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Published January 5th, 2011
Bye, Bye Mosquitoes
By Sophie Braccini
From left: Matt Patera, Cameron Patera, and Tristan Westernoff construct a bat house. Photo Jennifer Patera

The unnerving buzz of mosquitoes at dusk in the park could become nothing but a fading memory in Moraga. Not due to massive spraying in creeks and puddles - Moraga still abides by its Integrated Pest Management (I.P.M.) rules - instead, bats have been invited to dinner...and they love to dine on mosquitoes.
Dan Bernie, Moraga's Superintendent of Parks & Public Works, has been seeking opportunities to have bat houses installed close to locations where mosquitoes pullulate. Matt Patera, a junior at Campolindo High School, was up to the challenge. The Eagle Scout candidate built and installed two bat houses in the fly-paths of bats near Moraga's parks.
"We have plenty of mosquitoes and larvae at the parks," says Bernie "we've spotted bats roosting naturally at the southern end of Rancho Laguna Park; they fly their way up the creeks and help us to stay away from pesticides."
Every year, to get his projects completed, Bernie sends his to-do list to Scout Masters and to Brian Murphy of the Mt. Diablo Audubon Society, who is always a resource for scouts looking for interesting projects to complete.
"My friend Kevin Gustafson, who built owl boxes for the Town of Moraga, gave me Brian Murphy's number," remembers Patera, "I've always had an interest in nature, birds in particular, and have read many books about them." The 16-year-old student immediately liked the idea of bat houses. "They are very useful little mammals and I've never been afraid of them. The variety we get around here does not bite; they are very small and are only interested in insects. It was a great opportunity to contribute to Moraga."
Each of Patera's two houses can accommodate up to 2000 bats; the bat houses took just a few days to build, with the help of few friends from Boy Scout Troop 212 and his younger brother.
"The young man is an outstanding kid," adds Bernie, "he took the project from start to finish, set the plan, raised the money for his project and completed it by inventing a new way to install bat houses under bridges, which is both ingenious and simple."
Murphy was also impressed by the mounting brackets that Patera invented and that were manufactured by his uncle, the owner of V&O Machine. "Thanks to Matt, U.C. Davis Agricultural Advisor Rachel Long, who works with bats in the Central Valley, is planning on installing bat houses like Matt did on a pedestrian bridge over the American River," said Murphy.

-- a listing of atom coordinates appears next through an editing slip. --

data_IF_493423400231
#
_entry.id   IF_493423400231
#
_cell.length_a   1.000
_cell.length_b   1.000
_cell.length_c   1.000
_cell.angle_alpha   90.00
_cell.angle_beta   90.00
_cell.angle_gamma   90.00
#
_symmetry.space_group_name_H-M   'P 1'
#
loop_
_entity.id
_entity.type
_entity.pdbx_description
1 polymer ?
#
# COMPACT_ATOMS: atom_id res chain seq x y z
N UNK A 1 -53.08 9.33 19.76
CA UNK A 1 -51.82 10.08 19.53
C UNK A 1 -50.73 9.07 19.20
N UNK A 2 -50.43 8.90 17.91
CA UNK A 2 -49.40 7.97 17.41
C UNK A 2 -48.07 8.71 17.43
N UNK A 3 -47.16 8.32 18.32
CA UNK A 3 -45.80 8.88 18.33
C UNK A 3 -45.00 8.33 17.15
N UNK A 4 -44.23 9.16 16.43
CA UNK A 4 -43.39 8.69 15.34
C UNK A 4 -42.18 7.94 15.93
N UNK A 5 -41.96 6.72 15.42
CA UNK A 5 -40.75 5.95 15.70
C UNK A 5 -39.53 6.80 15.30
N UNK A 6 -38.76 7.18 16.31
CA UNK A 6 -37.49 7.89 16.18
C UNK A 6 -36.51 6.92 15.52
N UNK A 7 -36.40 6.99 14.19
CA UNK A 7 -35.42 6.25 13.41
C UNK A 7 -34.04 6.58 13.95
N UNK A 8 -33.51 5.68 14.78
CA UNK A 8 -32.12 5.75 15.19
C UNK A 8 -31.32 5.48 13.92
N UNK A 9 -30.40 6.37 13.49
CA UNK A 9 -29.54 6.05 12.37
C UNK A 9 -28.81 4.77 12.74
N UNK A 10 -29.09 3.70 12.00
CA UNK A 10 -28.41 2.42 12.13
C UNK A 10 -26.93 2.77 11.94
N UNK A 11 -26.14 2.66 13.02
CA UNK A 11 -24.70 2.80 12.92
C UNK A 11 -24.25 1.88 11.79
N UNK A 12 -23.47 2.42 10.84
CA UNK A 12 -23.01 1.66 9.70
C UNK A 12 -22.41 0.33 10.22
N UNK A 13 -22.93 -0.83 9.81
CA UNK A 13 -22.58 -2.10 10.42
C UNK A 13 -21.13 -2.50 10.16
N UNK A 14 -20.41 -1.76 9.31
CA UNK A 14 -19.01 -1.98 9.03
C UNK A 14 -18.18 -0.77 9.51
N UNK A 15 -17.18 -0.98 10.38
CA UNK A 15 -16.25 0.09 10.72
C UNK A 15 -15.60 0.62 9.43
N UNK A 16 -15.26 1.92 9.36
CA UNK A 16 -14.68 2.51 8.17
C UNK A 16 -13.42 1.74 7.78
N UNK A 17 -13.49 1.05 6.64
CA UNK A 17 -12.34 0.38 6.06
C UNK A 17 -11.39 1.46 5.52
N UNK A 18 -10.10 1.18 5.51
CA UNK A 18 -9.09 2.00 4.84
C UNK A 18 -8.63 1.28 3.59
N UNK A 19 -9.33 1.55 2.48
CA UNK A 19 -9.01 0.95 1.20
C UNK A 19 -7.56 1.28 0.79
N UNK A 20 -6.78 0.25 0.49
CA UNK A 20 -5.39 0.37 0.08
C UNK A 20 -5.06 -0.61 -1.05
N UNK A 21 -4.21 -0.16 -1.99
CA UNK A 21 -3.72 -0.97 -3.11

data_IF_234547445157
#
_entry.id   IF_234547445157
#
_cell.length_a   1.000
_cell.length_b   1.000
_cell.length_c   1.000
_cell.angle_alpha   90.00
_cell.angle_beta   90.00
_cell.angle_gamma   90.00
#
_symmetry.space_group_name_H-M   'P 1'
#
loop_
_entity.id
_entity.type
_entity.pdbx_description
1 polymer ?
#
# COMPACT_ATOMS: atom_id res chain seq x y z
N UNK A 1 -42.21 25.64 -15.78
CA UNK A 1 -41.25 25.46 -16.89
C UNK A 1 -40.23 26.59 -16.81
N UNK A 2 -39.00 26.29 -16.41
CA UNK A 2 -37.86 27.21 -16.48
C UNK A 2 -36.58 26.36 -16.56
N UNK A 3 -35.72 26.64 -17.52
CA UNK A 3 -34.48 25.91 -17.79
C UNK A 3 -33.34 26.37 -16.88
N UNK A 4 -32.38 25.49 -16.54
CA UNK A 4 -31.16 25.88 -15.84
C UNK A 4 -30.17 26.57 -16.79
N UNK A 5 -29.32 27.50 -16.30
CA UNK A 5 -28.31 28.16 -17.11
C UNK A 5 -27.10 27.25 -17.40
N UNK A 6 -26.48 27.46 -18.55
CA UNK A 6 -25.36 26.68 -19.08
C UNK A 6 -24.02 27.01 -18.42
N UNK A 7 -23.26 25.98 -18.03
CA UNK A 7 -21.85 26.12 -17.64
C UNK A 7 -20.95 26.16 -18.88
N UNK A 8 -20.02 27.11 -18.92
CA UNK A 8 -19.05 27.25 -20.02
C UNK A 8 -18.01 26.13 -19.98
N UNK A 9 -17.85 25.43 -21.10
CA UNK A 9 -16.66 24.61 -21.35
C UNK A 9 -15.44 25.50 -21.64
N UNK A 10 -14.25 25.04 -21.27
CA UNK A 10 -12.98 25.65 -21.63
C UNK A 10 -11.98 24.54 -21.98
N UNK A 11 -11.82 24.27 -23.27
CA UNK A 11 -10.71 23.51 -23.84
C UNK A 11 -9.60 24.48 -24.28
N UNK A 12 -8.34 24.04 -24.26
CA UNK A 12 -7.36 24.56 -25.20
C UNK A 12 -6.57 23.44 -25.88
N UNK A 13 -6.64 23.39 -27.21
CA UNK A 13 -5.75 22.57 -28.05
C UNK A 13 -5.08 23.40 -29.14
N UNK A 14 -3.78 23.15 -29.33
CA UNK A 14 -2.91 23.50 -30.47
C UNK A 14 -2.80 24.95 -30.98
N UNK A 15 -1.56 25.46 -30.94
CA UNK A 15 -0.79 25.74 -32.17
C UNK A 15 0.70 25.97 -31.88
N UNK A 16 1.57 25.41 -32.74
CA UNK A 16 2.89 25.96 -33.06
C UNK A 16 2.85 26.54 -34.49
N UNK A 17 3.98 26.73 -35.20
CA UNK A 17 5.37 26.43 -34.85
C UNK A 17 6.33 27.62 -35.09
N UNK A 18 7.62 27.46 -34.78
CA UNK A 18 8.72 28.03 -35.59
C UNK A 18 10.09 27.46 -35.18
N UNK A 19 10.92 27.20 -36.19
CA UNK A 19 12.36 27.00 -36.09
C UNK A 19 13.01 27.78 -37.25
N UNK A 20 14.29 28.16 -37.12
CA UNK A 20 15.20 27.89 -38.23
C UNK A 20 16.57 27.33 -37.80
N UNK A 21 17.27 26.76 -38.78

"This is a first small step," says Bernie, who would like to see more bat houses in places such as the Hacienda de las Flores, "if other people catch on to the idea and do the same thing near their homes, or under the overhang of their roofs, they will come."

A Bit about Bats
Bats have a certain reputation due to their sharp fangs, pointy ears and dark wings; and then there's the vampire thing. But actually, bats are very helpful creatures.

Dave Johnston, a Senior Wildlife Ecologist with H. T. Harvey & Associates and an adjunct professor at San Jose State University, specializes in bat ecology. "Lactating females eat their weight in insects every night," he explains. "The concept of using bats to control pests is a good one; I've been working with farmers in the northern Sacramento Valley to install bat houses."

An additional benefit of having a bat house in your garden is bat guano, which is an effective fertilizer with high levels of phosphorus and nitrogen, and is almost odorless.

"Mexican free-tailed bats are the most common in our area," says Johnston. "They are highly social mammals that like to cluster up." The average Mexican free-tailed bat is about 3.5 inches in length and weighs less than half an ounce.

If you find a live bat you should not try to touch it, recommends Johnston. "Bats carry rabies in the same proportion as any other wild mammal," he adds, "it's very rare, about half of one percent."

Johnston believes that bats are the last frontier in mammal studies. "They are so complex and exploit all kinds of habitats," he says, "one of the reasons that we do not know them very well is because their nocturnal habits make it difficult to observe them."

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